Builder Voices: Greg Howard

Photo Of Greg Howard, President And Ceo Of Carecraft, San Juan Capistrano, Calif
Greg Howard, President and CEO of Carecraft, San Juan Capistrano, Calif. Howard began his career in the swimming pool industry in 1981 when he financed the start up of a company called Spa Wand, which was later acquired by Polaris, where he became part owner. In 2004, he joined Carecraft, a members-only supply portal for builders and retailers. Howard is active in the Genesis 3 Design Group and has attended their Construction and Design Schools. He also serves on the APSP Builders Council.

From your perspective, what are you seeing in terms of industry growth this past year?

I'm hearing that contracts are way, way up. I've talked to a number of builders who are saying they have signed contracts in hand and are now building a normal number of new pools for the first time in a long time. The customers that have come back to the market are mostly paying cash, but they are confident enough to the take the leap.

What's driving the improvement?

It's difficult to tell how much is due to the economy or the weather. We had a wonderfully mild winter and builders I talk to have said they've seen this before, where consumers perk up earlier in the season anticipating being able to extend the swimming season by getting the pool built early in the spring. So you always have to be careful in judging how well the market's really doing.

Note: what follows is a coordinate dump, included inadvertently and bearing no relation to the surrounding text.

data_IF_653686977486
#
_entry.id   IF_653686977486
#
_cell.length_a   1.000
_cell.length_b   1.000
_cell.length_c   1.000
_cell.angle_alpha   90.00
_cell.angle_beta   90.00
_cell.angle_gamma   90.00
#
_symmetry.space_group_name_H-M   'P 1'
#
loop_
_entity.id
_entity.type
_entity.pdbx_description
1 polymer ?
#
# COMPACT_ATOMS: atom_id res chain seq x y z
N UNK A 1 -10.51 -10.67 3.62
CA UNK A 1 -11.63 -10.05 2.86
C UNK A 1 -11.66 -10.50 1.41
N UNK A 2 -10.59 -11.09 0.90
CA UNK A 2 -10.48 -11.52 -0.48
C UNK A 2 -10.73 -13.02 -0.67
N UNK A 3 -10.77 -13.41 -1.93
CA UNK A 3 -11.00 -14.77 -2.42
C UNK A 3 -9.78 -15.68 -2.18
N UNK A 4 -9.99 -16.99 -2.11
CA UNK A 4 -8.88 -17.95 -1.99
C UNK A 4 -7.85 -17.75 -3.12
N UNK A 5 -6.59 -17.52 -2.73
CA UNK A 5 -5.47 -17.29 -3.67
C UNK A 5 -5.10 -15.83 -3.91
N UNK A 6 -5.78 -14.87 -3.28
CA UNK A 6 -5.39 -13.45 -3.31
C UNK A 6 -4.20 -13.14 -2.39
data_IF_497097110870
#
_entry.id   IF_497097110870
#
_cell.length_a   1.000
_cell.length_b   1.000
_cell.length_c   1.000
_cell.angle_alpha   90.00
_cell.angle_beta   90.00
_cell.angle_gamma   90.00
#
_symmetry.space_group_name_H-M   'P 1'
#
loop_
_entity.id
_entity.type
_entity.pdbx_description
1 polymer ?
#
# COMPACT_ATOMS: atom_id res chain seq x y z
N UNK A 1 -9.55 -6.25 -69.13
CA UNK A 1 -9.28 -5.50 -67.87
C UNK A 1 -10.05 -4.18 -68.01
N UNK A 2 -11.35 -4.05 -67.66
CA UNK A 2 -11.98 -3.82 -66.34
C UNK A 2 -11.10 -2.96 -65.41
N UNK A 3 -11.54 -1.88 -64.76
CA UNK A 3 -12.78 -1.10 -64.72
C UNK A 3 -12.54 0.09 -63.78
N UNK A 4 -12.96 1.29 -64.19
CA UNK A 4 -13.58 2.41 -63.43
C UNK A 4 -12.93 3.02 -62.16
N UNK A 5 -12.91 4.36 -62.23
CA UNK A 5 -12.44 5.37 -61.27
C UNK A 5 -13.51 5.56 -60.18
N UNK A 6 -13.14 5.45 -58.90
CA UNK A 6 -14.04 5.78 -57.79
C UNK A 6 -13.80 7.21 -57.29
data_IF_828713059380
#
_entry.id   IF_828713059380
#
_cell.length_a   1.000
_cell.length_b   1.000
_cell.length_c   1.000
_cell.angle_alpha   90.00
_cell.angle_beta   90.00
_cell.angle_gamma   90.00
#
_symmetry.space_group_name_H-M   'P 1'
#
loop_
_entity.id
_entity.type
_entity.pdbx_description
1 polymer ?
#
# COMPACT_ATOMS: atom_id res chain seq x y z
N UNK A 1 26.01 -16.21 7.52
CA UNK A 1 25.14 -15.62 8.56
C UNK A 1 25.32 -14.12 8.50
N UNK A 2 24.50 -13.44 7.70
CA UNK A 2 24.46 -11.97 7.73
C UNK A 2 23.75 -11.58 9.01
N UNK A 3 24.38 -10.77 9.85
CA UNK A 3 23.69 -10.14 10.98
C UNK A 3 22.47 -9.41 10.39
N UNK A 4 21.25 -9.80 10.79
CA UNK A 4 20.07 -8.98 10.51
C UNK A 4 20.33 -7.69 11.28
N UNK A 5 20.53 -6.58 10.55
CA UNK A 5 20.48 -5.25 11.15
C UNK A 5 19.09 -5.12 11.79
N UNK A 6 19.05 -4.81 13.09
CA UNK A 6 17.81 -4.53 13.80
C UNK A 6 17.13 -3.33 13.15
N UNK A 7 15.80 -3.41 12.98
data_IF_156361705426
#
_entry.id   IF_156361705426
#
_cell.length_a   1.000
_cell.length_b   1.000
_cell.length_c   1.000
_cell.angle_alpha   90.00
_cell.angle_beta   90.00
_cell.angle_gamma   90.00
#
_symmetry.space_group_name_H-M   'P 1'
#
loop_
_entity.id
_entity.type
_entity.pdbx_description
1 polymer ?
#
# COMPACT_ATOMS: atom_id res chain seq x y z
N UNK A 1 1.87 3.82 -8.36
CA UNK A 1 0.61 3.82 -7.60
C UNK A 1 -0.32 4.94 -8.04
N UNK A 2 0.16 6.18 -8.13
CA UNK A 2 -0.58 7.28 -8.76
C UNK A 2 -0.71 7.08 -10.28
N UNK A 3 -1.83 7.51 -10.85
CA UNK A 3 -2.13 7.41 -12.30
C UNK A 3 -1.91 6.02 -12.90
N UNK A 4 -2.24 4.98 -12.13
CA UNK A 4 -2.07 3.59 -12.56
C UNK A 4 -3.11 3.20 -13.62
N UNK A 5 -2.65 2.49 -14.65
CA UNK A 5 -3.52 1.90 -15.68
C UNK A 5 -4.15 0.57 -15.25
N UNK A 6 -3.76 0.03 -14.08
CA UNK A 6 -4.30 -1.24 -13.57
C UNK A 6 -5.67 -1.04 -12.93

The general consensus is, however, that the economy has genuinely improved with consumer confidence increasing. I certainly wouldn't take a stand as to whether or not it's the economy or the weather. Most likely, the improvements we're seeing this year are a combination of the two.

The good news is that I don't hear anyone saying that we're going to stay flat or head back down. I believe it's finally safe to say we've seen the bottom and are headed in a positive direction.

What long-term effects did the recession have on the builder segment of the industry?

It's interesting, for years I would hear builders say that one of their biggest problems was that they had so much competition around them competing purely on price that they believed the industry actually needed a recession to weed out the fly-by-night competition. I used to think that was short-sighted.

As it turns out, however, they might have been right. A number of builders experienced a strong rebound in 2011 and many attribute that turnaround to decreased competition from a smaller number of less qualified companies.

Does that qualify as a silver lining?